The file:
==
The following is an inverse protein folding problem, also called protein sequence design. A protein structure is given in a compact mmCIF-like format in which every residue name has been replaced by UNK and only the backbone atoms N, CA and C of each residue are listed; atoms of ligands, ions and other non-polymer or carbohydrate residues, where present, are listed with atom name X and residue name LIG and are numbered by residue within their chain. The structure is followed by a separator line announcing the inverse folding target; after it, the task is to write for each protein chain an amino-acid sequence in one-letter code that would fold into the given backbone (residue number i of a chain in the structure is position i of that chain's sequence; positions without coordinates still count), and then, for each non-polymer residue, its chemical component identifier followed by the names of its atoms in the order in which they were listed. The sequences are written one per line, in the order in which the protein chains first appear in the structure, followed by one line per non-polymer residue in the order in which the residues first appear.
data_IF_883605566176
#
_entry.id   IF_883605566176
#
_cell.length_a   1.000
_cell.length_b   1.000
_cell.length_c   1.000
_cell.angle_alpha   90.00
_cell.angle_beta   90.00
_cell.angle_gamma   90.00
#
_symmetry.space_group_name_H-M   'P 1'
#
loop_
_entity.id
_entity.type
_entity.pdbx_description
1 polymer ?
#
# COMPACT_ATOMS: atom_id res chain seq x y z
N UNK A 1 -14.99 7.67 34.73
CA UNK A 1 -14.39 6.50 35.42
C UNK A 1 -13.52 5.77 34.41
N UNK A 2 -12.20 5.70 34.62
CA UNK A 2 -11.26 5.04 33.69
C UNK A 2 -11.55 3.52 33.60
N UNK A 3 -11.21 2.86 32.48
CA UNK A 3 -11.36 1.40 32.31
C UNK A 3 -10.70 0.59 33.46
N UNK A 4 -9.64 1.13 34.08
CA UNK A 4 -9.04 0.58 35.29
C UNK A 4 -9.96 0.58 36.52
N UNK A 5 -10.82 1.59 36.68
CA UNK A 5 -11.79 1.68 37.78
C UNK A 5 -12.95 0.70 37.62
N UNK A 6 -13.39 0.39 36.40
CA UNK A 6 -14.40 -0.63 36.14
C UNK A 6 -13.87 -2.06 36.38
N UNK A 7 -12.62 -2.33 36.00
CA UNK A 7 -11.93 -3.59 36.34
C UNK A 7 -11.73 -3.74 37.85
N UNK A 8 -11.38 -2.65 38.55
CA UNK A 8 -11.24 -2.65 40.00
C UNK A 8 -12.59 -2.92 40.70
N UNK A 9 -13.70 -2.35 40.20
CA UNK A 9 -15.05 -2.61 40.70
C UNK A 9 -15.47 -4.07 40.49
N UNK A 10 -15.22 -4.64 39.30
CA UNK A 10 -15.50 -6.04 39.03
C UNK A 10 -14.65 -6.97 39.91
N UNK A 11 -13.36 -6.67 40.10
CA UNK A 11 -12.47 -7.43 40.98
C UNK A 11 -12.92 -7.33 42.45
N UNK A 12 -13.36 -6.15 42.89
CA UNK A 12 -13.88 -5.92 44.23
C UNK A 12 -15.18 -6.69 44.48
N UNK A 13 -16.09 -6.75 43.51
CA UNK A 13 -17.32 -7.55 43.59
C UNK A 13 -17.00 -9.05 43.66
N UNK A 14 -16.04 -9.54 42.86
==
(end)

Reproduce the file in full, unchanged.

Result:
The following is an inverse protein folding problem, also called protein sequence design. A protein structure is given in a compact mmCIF-like format in which every residue name has been replaced by UNK and only the backbone atoms N, CA and C of each residue are listed; atoms of ligands, ions and other non-polymer or carbohydrate residues, where present, are listed with atom name X and residue name LIG and are numbered by residue within their chain. The structure is followed by a separator line announcing the inverse folding target; after it, the task is to write for each protein chain an amino-acid sequence in one-letter code that would fold into the given backbone (residue number i of a chain in the structure is position i of that chain's sequence; positions without coordinates still count), and then, for each non-polymer residue, its chemical component identifier followed by the names of its atoms in the order in which they were listed. The sequences are written one per line, in the order in which the protein chains first appear in the structure, followed by one line per non-polymer residue in the order in which the residues first appear.
data_IF_883605566176
#
_entry.id   IF_883605566176
#
_cell.length_a   1.000
_cell.length_b   1.000
_cell.length_c   1.000
_cell.angle_alpha   90.00
_cell.angle_beta   90.00
_cell.angle_gamma   90.00
#
_symmetry.space_group_name_H-M   'P 1'
#
loop_
_entity.id
_entity.type
_entity.pdbx_description
1 polymer ?
#
# COMPACT_ATOMS: atom_id res chain seq x y z
N UNK A 1 -14.99 7.67 34.73
CA UNK A 1 -14.39 6.50 35.42
C UNK A 1 -13.52 5.77 34.41
N UNK A 2 -12.20 5.70 34.62
CA UNK A 2 -11.26 5.04 33.69
C UNK A 2 -11.55 3.52 33.60
N UNK A 3 -11.21 2.86 32.48
CA UNK A 3 -11.36 1.40 32.31
C UNK A 3 -10.70 0.59 33.46
N UNK A 4 -9.64 1.13 34.08
CA UNK A 4 -9.04 0.58 35.29
C UNK A 4 -9.96 0.58 36.52
N UNK A 5 -10.82 1.59 36.68
CA UNK A 5 -11.79 1.68 37.78
C UNK A 5 -12.95 0.70 37.62
N UNK A 6 -13.39 0.39 36.40
CA UNK A 6 -14.40 -0.63 36.14
C UNK A 6 -13.87 -2.06 36.38
N UNK A 7 -12.62 -2.33 36.00
CA UNK A 7 -11.93 -3.59 36.34
C UNK A 7 -11.73 -3.74 37.85
N UNK A 8 -11.38 -2.65 38.55
CA UNK A 8 -11.24 -2.65 40.00
C UNK A 8 -12.59 -2.92 40.70
N UNK A 9 -13.70 -2.35 40.20
CA UNK A 9 -15.05 -2.61 40.70
C UNK A 9 -15.47 -4.07 40.49
N UNK A 10 -15.22 -4.64 39.30
CA UNK A 10 -15.50 -6.04 39.03
C UNK A 10 -14.65 -6.97 39.91
N UNK A 11 -13.36 -6.67 40.10
CA UNK A 11 -12.47 -7.43 40.98
C UNK A 11 -12.92 -7.33 42.45
N UNK A 12 -13.36 -6.15 42.89
CA UNK A 12 -13.88 -5.92 44.23
C UNK A 12 -15.18 -6.69 44.48
N UNK A 13 -16.09 -6.75 43.51
CA UNK A 13 -17.32 -7.55 43.59
C UNK A 13 -17.00 -9.05 43.66
N UNK A 14 -16.04 -9.54 42.86